For this iteration, I went through over 20 hours of interviews with most of the ensemble members and got to hear their stories in greater detail. I was also able to compose a few new pieces from their stories and bring some of my friends and colleagues who are professional musicians into this and have their artistry also inspire and lift everyone up.  We also incorporated the larger than life portraits from the Mother’s Day memorial project into the performance as well. 

KS: And what have you learned along the way? 

SPL: As I started the project through Boston AIR, I became aware that we were really at the beginning of something rather than the end. Part of my learning process has been around the time it takes to build relationships to a point where you can start to have these conversations about difficult things. And, also, that sometimes the relationship is more important than the conversation itself. Some of the police officers who are a part of Code Listen 3.0 have been a part of this project over the past three years. The ability to build trust over time may be the first priority, and that was a big learning for me. 

KS: How has Code Listen changed you as a person and an artist? 

SPL: On a professional level it’s really raised my profile.  I’m currently a Kennedy Center Citizen Artist Fellow, and some of the recognition that I’ve been getting has been related to this particular project.  This has been the most high-impact work I’ve ever done. Seeing the love within the ensemble is beautiful and humbling to be a part of. And to be able to put my anger, grief, and frustrations with bigger social issues into something that’s building, nurturing, giving people something that they didn’t have before, that feels positive, is such a gift.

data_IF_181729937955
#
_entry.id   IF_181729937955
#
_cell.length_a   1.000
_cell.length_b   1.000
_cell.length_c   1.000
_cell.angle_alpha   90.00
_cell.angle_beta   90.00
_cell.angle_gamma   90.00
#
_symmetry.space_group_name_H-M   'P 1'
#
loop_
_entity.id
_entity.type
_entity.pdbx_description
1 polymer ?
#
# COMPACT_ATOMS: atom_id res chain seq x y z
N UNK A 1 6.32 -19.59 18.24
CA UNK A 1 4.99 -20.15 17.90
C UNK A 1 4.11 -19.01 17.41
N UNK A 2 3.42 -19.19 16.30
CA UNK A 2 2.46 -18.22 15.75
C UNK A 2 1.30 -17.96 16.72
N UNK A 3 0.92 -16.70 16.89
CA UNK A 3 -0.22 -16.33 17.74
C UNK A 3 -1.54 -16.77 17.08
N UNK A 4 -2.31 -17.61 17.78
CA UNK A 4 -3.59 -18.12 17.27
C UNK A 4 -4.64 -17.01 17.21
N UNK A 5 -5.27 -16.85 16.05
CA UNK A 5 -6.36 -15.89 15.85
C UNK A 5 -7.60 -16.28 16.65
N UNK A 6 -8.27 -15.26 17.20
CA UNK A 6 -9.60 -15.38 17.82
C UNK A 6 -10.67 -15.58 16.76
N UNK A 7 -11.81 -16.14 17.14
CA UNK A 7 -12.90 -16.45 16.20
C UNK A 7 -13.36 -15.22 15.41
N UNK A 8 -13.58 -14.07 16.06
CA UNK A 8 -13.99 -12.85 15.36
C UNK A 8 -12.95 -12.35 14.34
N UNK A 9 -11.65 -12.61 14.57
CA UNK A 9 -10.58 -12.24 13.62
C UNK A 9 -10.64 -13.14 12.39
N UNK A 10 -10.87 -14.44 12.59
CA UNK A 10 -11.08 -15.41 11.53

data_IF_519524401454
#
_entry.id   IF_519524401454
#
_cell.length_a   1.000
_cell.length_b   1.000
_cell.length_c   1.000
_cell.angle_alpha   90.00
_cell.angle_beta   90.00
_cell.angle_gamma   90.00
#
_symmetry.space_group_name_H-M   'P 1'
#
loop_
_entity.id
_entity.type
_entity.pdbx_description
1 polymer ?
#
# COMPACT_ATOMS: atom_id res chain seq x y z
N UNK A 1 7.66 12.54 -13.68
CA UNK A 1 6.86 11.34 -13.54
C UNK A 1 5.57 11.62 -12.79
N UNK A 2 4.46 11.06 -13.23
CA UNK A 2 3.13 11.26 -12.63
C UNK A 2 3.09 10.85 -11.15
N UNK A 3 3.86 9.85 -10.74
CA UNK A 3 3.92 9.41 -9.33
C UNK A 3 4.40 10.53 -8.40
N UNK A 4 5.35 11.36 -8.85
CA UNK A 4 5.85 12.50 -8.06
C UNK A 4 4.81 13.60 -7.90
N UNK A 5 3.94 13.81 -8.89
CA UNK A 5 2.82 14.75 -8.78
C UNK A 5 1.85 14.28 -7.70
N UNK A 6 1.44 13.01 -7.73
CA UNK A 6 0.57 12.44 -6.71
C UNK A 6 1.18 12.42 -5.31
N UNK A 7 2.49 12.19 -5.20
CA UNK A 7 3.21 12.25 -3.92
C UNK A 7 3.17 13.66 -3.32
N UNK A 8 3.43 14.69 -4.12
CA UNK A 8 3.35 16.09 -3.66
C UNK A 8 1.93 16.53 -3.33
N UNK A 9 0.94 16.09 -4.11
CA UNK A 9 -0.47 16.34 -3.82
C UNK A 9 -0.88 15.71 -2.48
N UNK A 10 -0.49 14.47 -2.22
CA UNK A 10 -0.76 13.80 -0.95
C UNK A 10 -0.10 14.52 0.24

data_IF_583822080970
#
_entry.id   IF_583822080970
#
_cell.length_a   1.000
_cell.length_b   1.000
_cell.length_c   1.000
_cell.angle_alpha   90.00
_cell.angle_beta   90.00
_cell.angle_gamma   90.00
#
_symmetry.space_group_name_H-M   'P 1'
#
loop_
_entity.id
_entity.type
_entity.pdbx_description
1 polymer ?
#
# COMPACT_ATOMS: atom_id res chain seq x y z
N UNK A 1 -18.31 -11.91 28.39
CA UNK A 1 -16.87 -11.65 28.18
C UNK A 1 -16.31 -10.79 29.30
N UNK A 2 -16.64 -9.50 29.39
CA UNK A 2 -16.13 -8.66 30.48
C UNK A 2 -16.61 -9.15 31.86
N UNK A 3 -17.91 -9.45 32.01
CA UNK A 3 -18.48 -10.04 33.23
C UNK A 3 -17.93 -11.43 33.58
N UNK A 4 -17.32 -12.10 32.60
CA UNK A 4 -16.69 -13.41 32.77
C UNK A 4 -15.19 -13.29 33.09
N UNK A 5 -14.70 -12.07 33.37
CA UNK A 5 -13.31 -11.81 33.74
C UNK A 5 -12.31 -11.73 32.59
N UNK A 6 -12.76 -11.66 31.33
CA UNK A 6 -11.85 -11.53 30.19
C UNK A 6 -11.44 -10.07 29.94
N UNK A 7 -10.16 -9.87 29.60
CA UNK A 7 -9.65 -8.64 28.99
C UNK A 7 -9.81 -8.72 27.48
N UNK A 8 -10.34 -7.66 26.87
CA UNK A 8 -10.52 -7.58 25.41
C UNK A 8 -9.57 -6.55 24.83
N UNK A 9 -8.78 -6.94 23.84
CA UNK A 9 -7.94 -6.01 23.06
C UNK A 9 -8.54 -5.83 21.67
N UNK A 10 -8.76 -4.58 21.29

And it has been extremely challenging!  Over the past three years I cut back a lot of my music playing, and this project has been 90% organizing.  Code Listen 3.0 was an opportunity to bring in my voice as a composer. I struggled with that too! Recognizing these aren’t my stories, I want to be respectful and not co-opt them.  At this point I’m really happy with the balance we’ve struck.  It’s still these amazing people in the ensemble sharing their stories, and I feel really grateful that I had the opportunity to compose a few new pieces that reflect their stories.  

KS: How has Creative City impacted you as an artist and your artistic practice? 

SPL: Creative City was the impetus for envisioning this stage of the project!  I knew their needed to be a next level, next iteration, and having the opportunity to apply for Creative City and articulate what that vision could be set this stage of project into motion.  And it seems like a long time ago – over a year ago when I started envisioning this. I’m at the point in the project where I’m finally seeing the pieces together!  It’s happening! The vision for this thing basically came out of the grant application process for Creative City. I didn’t know exactly how it was going to work, or if we were going to get there, and here it is! 

You can experience Code Listen at the Isabella Stewart Gardener Museum this Saturday: 

Code Listen at the Isabella Stewart Gardner Museum (directions)

Saturday, December 15, 2018 

1:00 PM- 2:30 PM | Click here to RSVP  

3:00 PM -4:30 PM | Click here to RSVP 

Seats for these shows may sell out.  RSVP using the links above to guarantee a seat. 

NEFA and the following collaborators were integral to the successful production of Code Listen 3.0: The Kroc Community Center, Celebrity Series of Boston, Isabella Stewart Gardner Museum, Legacy Lives On, A Far Cry, Teen Empowerment, and First Church in Roxbury.